REAL a Gastropub in Honolulu, Hawaii

Barkeep by | Dec 2013 | Issue #83

When Troy Terorotura moved from Florida to Hawaii in 1997, the latter’s beer scene was, in a word, “dismal.” There was the still-young Kona Brewing Co. (established in 1994), and Terorotura remembers a single liquor store making an effort, but as far as the mainland fare he’d come to know and love, he’d only occasionally find selections from Sierra Nevada, Deschutes and Anchor. Mostly, he was drowning in a sea of Bud Light and Heineken.

All that started to change when Whole Foods opened its first store in the state. He quickly joined their team as a beer buyer. “Whole Foods opened the door in many ways to offering small craft importers a place in Hawaii,” Terorotura remembers. “The immediate return was tremendous. With the mixed diversity of the state and traveled residents, they were aware of the beers they liked during their travels, and they begged for a change.”

By 2012, Terorotura was ready for a change of his own, so he opened REAL a Gastropub in Honolulu. Included in the establishment’s 24 taps and more than 200 bottles are beers from mainland breweries like Coronado, Ballast Point and Clown Shoes. Unusual imports from De Dolle, Aecht Schlenkerla and Hitachino are on the menu right beside locals like Kona, Maui Brewing and Big Island. High-end pub grub, like Porter-barbecued pulled pork sliders, rounds things out.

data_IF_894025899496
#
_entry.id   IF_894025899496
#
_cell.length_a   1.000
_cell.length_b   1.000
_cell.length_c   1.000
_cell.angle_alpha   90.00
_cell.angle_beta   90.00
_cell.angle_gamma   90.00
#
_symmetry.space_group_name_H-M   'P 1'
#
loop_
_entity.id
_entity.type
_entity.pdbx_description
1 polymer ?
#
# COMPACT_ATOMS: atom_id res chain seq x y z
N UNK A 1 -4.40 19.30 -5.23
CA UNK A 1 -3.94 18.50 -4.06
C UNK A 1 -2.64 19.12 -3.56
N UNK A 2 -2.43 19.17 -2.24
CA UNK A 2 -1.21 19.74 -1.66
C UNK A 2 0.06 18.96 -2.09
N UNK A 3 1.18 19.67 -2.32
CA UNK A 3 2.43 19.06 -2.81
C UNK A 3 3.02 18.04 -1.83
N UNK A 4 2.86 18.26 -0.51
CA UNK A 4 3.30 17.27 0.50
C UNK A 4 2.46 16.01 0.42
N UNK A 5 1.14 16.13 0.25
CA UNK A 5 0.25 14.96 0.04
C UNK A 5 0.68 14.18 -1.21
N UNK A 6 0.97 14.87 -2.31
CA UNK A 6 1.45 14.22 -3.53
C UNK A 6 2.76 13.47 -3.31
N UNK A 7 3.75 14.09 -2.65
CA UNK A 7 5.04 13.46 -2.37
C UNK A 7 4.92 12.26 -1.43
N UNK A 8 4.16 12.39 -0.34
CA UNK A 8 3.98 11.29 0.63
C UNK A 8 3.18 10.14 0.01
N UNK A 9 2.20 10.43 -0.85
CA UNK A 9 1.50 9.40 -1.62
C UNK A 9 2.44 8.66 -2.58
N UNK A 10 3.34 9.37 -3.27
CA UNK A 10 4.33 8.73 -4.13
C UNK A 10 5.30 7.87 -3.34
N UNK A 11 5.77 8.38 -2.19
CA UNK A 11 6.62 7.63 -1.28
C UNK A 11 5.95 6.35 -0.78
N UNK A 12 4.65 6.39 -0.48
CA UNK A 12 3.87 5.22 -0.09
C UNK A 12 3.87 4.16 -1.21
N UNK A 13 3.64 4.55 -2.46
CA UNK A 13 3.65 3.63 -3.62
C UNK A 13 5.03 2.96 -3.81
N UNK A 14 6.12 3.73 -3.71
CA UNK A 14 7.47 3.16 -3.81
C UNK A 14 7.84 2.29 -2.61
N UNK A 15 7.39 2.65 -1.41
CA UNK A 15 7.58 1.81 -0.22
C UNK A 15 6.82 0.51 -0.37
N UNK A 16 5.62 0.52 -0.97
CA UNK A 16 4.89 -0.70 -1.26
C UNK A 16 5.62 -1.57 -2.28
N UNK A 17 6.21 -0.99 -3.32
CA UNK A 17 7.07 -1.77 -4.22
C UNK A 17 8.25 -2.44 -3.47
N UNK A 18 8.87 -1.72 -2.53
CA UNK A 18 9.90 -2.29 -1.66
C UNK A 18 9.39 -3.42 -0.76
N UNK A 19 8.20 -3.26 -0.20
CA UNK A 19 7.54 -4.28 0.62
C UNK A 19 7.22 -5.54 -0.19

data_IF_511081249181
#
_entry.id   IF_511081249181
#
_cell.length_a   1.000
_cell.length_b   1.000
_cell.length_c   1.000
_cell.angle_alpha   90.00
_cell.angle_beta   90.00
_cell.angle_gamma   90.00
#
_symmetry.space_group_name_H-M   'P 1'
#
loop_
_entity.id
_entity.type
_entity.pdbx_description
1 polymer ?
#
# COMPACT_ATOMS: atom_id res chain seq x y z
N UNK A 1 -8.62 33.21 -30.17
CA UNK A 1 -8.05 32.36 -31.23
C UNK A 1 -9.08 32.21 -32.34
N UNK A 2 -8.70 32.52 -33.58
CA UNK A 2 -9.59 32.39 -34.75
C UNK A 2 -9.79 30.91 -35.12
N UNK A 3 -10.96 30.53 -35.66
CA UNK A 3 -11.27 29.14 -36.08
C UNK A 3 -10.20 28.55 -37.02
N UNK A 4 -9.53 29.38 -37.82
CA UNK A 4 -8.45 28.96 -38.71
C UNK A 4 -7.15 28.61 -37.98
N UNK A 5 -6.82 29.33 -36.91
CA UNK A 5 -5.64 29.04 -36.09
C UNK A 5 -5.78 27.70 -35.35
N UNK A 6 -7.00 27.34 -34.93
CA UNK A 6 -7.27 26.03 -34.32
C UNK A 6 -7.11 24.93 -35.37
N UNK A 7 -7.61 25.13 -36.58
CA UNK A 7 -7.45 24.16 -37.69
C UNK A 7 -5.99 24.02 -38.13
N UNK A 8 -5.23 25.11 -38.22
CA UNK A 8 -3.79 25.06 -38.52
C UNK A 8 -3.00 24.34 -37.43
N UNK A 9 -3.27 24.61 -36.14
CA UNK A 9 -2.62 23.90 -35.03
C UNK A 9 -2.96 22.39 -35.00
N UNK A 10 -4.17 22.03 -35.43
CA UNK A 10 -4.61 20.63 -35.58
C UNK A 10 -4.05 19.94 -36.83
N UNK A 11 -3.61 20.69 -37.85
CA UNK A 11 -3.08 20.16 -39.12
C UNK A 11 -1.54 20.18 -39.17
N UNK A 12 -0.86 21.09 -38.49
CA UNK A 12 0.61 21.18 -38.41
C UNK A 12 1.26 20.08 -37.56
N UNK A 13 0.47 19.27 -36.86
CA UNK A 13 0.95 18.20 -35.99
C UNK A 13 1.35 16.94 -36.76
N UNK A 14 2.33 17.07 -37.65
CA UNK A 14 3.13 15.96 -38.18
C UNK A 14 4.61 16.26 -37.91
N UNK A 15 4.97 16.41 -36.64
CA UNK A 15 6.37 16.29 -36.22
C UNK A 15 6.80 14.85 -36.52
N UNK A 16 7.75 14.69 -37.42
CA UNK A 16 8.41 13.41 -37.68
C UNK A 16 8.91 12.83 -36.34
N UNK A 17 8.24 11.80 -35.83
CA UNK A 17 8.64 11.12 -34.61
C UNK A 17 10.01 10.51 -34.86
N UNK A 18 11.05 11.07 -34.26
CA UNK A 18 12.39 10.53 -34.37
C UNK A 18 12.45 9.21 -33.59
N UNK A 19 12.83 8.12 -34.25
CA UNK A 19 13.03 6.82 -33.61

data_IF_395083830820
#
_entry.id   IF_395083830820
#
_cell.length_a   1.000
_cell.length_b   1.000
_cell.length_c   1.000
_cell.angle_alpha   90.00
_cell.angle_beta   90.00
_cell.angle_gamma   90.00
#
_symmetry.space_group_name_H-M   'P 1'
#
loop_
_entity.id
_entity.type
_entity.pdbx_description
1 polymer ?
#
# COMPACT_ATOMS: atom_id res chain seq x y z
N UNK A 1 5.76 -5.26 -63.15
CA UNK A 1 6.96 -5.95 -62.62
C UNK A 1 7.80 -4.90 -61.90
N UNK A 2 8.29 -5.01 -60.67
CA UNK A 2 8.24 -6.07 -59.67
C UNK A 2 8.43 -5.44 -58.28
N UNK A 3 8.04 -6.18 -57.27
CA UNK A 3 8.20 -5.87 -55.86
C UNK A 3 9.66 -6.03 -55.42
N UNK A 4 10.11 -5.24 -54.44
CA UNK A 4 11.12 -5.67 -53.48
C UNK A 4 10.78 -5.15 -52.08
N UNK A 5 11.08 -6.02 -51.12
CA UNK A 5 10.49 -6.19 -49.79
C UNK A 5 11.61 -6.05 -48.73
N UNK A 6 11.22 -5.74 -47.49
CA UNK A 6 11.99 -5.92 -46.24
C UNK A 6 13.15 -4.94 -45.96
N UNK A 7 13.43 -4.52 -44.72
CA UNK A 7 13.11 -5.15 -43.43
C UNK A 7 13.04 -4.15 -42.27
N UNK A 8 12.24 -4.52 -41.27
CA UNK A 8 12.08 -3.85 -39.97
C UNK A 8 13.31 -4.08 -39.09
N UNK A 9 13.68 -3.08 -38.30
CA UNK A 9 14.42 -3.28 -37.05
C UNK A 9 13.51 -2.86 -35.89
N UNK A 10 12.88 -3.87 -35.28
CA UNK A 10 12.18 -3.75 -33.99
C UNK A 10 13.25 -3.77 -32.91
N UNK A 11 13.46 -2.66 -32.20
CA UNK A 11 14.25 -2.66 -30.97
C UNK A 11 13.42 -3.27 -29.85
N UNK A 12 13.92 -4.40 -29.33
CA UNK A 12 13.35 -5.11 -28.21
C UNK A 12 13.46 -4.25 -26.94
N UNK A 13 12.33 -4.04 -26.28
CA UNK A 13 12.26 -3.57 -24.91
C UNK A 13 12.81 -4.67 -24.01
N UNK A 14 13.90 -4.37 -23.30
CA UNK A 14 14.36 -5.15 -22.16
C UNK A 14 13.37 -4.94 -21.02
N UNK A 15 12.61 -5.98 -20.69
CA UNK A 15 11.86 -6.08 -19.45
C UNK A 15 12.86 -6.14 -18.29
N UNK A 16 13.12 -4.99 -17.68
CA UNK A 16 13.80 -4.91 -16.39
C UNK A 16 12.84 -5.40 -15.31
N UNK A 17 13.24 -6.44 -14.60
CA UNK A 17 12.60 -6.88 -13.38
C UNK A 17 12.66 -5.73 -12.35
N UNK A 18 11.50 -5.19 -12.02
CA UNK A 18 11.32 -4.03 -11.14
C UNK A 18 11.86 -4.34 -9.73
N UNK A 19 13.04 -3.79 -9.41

REAL has moved quickly, too, hosting the inaugural REAL beer festival this past summer. “We showcased 60-plus craft beers from Hawaii, mainland US and international breweries,” REAL beverage director Anthony Messina says. “We’re constantly working with our distributors and trying to team up with other local bars to show there’s a demand from craft brews in Hawaii.”

Regular Doug Lamerson, a 65-year-old nonprofit administrator who lives 3 miles away from REAL and moved to Hawaii in 1978, remembers even darker times than Terorotura does. He can’t say enough about the impact REAL has had on his state.

“REAL has emerged as something of a proselytizer and educator for good beer in this city,” Lamerson says. “They have elevated the awareness of beer in the community consciousness, and in doing so, have imbued beer with a legitimacy previously unimagined in the minds of many. Equally important is the impact and influence they’ve had on distributors here. REAL and a handful of other bars have forced them to acknowledge and respond to a significant and growing demand for small-production beers that put quality ahead of quantity.”